Synopsis: A new team assembles to restart the Quantum Leap project. Lead physicist Ben Song takes an unauthorized leap into 1985 as the team scrambles to figure out what happened and how to get him back.
Having successfully relaunched Project Quantum Leap. The projects lead physicist Ben Song is celebrating his engagement to Addison Augustine when he receives a text message and rushes to the Quantum Leap chamber and reprograms it with an entirely new set of algorithms, which overwrite all the upgrades the team had made. The next thing Ben knows. He has leaped back to July 13 of 1985, which happens to be the same day that Live Aid was being broadcast around the world. Ben finds himself in the body of Nick Rounder who turns out to be a getaway driver. As the plot unfolds we learn that Nick is trying to protect his friend who has got involved with a gang that is about to commit a really big heist. With help from his fiance Addison and the Quantum Leap team. Ben must figure out how to save Nick’s friend and prevent innocent people from getting hurt in the heist.
Meanwhile in the Present Day. Herbert ‘Magic’ Williams who is Quantum Leaps liaison with the US Government has to investigate what happened and find out why Ben triggered the project so prematurely. The one lead he has is the daughter of a certain Al Calavicci who wanted in on the rebirth of the project given that her late father was a big part of the original.
The acting performances in general were okay. Raymond Lee seemed pretty solid in the new lead of Ben Song and does a fairly decent job of showing us Ben’s memory loss as a result of the leap. Likewise, Caitlin Bassett was pretty solid as Addison who appears to Raymond as a hologram. The most unique character in this series at present seems to be Ian Wright who is played by Mason Alexander Park. Their character seems to be the present-day version of Gushy in regards to them being one of the main coders that work with supercomputer ziggy.
This pilot episode isn’t the strongest but does show a little promise. The show references the original run a few times and Sam Becket and Al get a mention here and there. But am not overly invested in these characters. The dynamic between Ben and Addison is much different from what we had with Sam and Al, which is to be expected. The heist storyline felt rather quickly hashed together and the 1985 setting looked like it had been thrown together on the backlot. The FX were pretty decent though from what little we saw.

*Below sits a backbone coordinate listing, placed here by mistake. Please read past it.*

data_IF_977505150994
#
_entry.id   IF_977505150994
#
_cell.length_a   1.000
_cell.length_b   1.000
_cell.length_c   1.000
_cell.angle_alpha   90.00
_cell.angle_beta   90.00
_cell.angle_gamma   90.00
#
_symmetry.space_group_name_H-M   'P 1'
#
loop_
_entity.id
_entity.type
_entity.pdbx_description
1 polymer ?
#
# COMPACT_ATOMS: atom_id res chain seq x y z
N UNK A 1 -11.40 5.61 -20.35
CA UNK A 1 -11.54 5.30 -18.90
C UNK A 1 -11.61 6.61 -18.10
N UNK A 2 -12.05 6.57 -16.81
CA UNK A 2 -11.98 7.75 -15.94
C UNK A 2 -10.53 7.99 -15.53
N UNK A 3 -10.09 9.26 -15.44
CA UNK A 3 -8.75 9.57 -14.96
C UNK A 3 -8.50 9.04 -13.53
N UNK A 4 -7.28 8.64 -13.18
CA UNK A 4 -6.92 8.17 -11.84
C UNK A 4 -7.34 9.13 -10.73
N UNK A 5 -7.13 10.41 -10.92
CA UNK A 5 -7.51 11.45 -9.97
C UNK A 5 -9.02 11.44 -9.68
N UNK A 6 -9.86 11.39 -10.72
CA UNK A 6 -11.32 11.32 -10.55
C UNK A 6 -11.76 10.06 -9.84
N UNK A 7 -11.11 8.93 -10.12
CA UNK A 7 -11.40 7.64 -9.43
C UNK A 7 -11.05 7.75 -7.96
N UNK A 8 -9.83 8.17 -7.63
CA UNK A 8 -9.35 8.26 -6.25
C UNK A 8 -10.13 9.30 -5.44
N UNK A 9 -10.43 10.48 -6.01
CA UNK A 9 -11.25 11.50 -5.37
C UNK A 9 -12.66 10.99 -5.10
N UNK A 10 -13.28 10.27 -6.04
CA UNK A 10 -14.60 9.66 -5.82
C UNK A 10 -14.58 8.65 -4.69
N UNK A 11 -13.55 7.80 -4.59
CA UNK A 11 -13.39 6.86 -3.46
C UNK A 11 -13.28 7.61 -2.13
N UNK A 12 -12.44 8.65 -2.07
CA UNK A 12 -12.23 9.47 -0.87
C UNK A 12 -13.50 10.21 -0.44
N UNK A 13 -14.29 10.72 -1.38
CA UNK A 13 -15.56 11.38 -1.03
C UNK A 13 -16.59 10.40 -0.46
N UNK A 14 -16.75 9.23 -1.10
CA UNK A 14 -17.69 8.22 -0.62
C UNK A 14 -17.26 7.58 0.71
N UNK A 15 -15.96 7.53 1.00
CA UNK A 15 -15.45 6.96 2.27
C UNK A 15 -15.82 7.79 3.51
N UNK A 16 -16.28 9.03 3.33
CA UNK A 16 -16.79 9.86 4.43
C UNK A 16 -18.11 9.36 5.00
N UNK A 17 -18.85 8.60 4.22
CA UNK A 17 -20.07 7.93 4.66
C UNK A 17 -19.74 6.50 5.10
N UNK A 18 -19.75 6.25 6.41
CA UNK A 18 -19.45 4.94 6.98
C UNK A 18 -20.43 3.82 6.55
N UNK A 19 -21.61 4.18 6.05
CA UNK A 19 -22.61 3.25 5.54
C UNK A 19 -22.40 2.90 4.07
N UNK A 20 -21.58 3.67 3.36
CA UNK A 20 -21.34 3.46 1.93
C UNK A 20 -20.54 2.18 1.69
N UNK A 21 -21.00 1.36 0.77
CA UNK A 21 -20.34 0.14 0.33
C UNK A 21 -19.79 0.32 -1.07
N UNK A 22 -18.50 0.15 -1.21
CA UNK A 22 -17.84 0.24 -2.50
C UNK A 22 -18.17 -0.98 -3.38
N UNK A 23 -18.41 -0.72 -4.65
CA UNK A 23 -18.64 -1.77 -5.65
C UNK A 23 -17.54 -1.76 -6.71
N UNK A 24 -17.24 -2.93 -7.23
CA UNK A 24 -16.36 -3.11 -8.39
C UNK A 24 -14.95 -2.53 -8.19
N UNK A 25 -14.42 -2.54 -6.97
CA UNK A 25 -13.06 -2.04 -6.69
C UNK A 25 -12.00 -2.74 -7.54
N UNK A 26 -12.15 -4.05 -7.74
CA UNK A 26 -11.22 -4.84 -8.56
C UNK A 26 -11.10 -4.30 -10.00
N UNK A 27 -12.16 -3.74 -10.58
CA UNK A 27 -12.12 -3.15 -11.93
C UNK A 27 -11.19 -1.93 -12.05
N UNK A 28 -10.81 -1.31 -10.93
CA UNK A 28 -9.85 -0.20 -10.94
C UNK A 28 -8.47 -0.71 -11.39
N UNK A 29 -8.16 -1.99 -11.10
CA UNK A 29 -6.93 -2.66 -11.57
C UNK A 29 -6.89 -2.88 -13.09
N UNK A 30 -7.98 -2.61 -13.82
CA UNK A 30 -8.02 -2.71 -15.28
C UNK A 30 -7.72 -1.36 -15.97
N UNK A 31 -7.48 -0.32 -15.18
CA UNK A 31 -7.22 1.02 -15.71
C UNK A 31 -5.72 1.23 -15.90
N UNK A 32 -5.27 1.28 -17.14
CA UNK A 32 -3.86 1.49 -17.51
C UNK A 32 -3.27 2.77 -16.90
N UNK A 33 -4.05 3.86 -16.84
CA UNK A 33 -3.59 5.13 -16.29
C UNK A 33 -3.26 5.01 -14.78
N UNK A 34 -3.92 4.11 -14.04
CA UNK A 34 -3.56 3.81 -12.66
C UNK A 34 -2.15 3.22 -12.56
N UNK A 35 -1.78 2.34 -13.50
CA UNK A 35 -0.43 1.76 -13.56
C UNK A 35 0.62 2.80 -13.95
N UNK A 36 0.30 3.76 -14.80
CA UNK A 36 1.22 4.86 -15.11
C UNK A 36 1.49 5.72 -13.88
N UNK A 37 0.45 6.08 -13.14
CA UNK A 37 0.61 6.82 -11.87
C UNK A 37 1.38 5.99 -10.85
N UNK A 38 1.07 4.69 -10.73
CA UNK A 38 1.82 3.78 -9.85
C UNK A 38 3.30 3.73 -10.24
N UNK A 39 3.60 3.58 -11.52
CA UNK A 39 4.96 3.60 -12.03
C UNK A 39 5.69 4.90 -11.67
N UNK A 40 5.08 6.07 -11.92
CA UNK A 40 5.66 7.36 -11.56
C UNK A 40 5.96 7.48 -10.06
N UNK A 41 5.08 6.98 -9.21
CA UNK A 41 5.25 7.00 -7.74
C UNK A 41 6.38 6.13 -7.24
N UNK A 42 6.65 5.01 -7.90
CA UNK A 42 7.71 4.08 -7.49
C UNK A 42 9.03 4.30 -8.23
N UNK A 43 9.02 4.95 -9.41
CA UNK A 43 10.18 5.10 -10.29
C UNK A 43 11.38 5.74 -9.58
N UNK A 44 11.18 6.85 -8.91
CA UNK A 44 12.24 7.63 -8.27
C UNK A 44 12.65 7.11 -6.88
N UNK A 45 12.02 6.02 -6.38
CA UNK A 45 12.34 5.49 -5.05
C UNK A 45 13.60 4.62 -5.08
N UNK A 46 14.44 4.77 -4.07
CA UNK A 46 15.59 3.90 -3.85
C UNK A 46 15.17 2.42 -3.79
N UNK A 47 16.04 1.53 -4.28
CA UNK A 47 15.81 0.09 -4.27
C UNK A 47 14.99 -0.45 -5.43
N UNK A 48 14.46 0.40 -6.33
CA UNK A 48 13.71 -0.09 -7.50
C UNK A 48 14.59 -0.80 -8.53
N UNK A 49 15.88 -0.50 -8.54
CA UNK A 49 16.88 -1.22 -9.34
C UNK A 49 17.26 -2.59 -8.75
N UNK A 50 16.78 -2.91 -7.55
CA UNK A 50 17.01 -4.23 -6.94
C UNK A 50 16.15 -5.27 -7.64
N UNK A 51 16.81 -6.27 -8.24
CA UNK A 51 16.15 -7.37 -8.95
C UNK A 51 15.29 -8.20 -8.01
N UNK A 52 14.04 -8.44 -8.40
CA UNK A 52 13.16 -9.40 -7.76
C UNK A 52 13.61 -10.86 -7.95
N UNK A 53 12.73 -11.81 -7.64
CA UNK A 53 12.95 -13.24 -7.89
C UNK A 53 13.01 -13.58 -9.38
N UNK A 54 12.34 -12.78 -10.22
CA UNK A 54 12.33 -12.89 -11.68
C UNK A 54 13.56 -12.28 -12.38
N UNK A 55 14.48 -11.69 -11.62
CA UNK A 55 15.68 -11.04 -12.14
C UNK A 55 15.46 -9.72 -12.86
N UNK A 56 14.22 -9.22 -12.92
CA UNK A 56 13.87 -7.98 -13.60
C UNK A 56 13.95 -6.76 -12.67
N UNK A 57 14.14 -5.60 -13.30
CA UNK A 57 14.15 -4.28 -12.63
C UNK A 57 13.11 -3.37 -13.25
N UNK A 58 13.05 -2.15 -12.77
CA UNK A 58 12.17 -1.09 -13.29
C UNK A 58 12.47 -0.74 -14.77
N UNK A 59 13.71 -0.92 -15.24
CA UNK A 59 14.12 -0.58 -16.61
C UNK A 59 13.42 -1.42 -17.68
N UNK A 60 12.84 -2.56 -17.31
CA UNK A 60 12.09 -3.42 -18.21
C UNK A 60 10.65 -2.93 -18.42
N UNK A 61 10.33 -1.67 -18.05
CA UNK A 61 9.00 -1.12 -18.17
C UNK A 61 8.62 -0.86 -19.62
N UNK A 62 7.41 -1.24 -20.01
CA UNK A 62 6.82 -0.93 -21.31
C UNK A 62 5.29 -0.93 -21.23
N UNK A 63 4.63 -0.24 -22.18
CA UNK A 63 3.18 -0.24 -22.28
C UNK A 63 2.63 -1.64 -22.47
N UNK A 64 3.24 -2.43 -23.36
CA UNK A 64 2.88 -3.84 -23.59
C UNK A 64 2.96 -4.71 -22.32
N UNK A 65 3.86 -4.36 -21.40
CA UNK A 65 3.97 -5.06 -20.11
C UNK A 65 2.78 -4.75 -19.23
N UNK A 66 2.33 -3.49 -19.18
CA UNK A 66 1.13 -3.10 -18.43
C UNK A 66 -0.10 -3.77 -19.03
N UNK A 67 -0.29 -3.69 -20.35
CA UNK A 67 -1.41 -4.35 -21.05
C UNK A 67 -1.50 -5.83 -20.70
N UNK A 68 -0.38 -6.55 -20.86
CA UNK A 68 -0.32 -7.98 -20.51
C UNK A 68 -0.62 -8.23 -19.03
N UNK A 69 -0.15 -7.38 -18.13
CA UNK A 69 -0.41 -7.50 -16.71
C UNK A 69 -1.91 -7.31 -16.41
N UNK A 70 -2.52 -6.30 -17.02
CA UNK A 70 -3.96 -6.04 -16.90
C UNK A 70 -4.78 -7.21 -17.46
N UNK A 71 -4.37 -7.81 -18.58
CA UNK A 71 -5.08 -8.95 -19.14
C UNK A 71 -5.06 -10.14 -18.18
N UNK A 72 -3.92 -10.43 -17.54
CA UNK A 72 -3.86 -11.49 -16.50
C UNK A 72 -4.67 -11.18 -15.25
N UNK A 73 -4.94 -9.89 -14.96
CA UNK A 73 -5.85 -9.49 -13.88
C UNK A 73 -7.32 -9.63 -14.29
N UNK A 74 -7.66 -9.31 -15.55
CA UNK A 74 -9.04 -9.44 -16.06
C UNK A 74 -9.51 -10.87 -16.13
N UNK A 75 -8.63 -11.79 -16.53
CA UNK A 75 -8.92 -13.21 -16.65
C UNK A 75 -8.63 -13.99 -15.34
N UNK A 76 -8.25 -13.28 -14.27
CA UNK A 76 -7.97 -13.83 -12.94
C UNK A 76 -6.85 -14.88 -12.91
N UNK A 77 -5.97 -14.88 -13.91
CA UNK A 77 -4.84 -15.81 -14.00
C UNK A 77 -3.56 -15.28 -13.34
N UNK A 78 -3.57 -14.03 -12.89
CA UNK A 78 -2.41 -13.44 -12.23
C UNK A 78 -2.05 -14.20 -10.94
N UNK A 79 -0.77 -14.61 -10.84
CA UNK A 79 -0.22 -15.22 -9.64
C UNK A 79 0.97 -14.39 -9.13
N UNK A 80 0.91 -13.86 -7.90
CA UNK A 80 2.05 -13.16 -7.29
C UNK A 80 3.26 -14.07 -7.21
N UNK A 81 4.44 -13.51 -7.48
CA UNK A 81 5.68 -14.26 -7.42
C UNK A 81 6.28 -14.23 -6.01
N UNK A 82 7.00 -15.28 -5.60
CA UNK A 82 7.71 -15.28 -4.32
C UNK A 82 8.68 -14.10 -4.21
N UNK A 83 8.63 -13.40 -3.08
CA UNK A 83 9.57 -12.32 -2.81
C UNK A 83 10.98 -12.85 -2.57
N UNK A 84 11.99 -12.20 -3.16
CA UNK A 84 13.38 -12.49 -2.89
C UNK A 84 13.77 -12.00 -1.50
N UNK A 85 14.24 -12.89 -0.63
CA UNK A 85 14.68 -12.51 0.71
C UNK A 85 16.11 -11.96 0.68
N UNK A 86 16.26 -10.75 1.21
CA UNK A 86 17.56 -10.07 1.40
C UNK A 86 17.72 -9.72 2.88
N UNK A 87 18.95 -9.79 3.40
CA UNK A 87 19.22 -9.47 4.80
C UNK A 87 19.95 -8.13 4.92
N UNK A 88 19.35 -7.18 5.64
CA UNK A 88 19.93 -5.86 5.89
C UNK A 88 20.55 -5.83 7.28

This version isn’t so much of a leap, as it is a hop, skip and jump. In that, it has some work to do before it can actually leap. I quite liked the fact that we got to see a bit more of what was going on in 2022 at the project and rather enjoyed those characters. But I found the new paring of Ben and Addison to be kind of meh in that there isn’t really a great deal of humor there in their relationship. Hopefully, that is something that they work on as the show progresses.
One of the strengths of the original series was how time travel was used to look at the social mores of the time periods that Sam found himself in. There is a hint of that here, but only a hint. However, where this series needs some work is in its pairing of Ben and Addison. There isn’t really a great deal of humor in their relationship. At least from the little, I have seen.
Overall, this new Quantum Leap gets off to a sort of average start. Let’s hope it doesn’t take too long for it to find its own identity as the time periods it has to work with will present lots of interesting possibilities. But the characters and their relationships with each other need to be worked on. Obviously, I will be keeping an eye on it and do hold some hope that this new version does find its way. But it has a fair bit of work to do.
- CGI & Stunts9.0
- Incidental Music7.5